Last year, at Jerez or thereabouts, I had a chat with Livio Suppo about the insanely early start to MotoGP’s Silly Season that year.
Suppo bemoaned the fact that so many riders were switching factories so early, with contracts signed as early as Qatar (in the case of Bradley Smith and Valentino Rossi), and the ensuing hullabaloo surrounding Jorge Lorenzo, and whence he was bound.
“Normally, we start talking after a few races, in Mugello or so,” Suppo said. “You want a few races to see how strong a rider is.”
While last year’s Silly Season was nearing its close at Mugello last year, it seems that 2017 is taking a slightly more normal trajectory. This year, Mugello may have seen the early conversations, which kick off the period where riders discuss their future options.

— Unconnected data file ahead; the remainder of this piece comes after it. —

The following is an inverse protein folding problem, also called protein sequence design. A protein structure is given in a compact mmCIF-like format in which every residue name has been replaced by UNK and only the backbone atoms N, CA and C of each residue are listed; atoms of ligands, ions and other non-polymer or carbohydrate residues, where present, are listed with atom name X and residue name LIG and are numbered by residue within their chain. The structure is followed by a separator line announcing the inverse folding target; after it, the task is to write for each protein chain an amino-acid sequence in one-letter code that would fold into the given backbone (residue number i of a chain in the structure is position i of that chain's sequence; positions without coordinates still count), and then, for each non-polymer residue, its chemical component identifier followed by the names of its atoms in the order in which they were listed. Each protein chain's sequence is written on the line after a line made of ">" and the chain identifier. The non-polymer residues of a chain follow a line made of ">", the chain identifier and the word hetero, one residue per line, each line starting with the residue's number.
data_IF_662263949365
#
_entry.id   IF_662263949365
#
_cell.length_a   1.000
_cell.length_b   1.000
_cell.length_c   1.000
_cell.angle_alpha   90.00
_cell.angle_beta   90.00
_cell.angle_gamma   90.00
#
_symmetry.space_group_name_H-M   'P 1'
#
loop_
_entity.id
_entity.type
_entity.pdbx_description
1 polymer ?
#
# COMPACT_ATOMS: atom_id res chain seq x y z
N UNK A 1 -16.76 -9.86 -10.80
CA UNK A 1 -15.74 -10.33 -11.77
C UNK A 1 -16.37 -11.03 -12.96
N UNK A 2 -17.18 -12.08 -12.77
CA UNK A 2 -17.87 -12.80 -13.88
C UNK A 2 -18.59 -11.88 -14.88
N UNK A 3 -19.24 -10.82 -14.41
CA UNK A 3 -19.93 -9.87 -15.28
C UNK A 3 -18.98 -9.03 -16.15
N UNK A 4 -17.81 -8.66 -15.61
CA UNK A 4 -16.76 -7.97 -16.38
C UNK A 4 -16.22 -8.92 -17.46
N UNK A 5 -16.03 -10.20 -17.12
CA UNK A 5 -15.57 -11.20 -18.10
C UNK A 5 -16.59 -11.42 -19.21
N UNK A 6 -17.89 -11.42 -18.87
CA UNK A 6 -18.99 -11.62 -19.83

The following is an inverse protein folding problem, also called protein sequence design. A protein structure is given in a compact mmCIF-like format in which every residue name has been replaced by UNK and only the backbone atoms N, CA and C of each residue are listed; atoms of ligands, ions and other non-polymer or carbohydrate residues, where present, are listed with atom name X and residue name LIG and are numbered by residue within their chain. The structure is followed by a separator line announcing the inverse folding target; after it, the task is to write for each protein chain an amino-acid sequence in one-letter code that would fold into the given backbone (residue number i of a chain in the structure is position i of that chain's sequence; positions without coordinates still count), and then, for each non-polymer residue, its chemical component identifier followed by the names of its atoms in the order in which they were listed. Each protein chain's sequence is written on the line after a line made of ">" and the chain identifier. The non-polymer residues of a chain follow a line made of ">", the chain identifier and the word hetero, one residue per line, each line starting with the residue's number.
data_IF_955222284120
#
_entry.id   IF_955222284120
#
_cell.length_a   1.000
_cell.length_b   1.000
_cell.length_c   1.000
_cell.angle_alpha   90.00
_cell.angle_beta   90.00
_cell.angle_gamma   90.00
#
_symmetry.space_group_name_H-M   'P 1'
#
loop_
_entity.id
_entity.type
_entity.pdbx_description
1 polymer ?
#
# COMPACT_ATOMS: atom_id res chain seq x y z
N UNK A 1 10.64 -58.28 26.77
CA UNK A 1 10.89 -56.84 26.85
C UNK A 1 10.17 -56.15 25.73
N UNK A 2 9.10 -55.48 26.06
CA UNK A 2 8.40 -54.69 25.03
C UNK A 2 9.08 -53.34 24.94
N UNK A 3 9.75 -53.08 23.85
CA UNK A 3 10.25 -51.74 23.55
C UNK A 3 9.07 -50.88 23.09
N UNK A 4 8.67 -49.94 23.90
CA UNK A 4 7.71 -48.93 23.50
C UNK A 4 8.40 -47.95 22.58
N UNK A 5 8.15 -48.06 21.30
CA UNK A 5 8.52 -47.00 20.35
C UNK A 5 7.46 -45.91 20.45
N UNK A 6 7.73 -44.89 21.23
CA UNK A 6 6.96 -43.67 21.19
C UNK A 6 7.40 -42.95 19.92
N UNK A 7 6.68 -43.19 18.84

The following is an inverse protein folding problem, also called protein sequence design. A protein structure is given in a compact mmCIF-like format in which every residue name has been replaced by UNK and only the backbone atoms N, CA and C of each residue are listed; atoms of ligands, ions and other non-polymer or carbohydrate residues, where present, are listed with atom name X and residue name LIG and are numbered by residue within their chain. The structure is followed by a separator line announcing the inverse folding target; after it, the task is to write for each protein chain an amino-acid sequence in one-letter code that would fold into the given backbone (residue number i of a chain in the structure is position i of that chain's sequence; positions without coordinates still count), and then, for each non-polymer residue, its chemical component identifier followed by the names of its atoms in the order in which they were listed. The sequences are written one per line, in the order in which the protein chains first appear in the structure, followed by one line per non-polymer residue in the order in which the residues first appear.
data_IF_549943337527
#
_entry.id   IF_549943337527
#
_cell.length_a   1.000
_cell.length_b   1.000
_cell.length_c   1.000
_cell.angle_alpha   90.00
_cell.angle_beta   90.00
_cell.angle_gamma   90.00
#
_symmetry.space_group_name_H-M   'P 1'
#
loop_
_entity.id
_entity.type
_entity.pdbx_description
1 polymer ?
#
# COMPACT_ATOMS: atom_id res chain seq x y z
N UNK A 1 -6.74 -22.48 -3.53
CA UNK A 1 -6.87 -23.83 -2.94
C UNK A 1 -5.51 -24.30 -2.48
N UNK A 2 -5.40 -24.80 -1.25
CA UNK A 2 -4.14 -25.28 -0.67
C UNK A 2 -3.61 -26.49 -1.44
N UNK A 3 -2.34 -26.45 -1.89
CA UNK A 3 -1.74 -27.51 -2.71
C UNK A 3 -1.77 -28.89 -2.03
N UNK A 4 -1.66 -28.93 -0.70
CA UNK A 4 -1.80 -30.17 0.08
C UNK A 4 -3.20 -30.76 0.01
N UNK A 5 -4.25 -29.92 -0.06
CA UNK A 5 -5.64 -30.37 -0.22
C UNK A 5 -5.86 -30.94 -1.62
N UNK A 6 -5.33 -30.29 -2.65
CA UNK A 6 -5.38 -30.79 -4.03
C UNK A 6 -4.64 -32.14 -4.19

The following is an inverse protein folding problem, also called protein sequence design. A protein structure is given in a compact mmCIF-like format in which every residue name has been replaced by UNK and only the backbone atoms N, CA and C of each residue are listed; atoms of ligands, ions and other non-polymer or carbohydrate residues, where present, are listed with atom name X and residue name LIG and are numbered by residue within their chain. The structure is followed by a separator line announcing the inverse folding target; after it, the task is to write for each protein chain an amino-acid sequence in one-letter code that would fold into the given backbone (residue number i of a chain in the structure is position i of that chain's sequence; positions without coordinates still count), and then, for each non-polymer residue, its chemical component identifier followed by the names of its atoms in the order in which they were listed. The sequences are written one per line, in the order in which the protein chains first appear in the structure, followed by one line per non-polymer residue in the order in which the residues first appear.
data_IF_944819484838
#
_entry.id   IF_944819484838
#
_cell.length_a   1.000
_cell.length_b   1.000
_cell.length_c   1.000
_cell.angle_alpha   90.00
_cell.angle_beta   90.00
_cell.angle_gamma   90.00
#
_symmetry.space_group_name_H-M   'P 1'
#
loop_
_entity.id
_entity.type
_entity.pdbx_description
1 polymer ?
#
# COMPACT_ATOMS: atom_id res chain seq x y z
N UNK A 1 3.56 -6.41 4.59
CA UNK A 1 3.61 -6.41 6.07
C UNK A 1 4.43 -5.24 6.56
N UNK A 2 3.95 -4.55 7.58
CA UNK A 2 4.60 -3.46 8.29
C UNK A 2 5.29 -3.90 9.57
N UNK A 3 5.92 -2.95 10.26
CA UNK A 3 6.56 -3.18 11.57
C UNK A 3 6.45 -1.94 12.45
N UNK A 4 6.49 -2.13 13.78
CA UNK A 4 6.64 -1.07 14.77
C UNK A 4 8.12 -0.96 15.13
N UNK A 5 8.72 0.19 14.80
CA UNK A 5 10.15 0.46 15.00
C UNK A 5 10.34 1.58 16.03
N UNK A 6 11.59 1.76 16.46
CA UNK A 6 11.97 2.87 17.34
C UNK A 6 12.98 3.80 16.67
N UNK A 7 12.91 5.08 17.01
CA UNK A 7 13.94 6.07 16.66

And Barcelona was the first race where they started to discuss – or more accurately, hint at – those options publicly.
Why is this year’s Silly Season so much later (or so much more normal) than last year’s? Put simply, it’s because last year, every single factory rider was out of contract, and every factory seat was up for grabs.
This year, all the factory seats are still taken for 2018 (or at least, unless a factory boss decides that one of their riders is grossly underperforming), and there are only the satellite bikes at stake.
Fewer seats are available, and those which are available have less money attached, and less chance of competing for podiums and victories. All that combined leads to a lower sense of urgency when it comes to negotiations.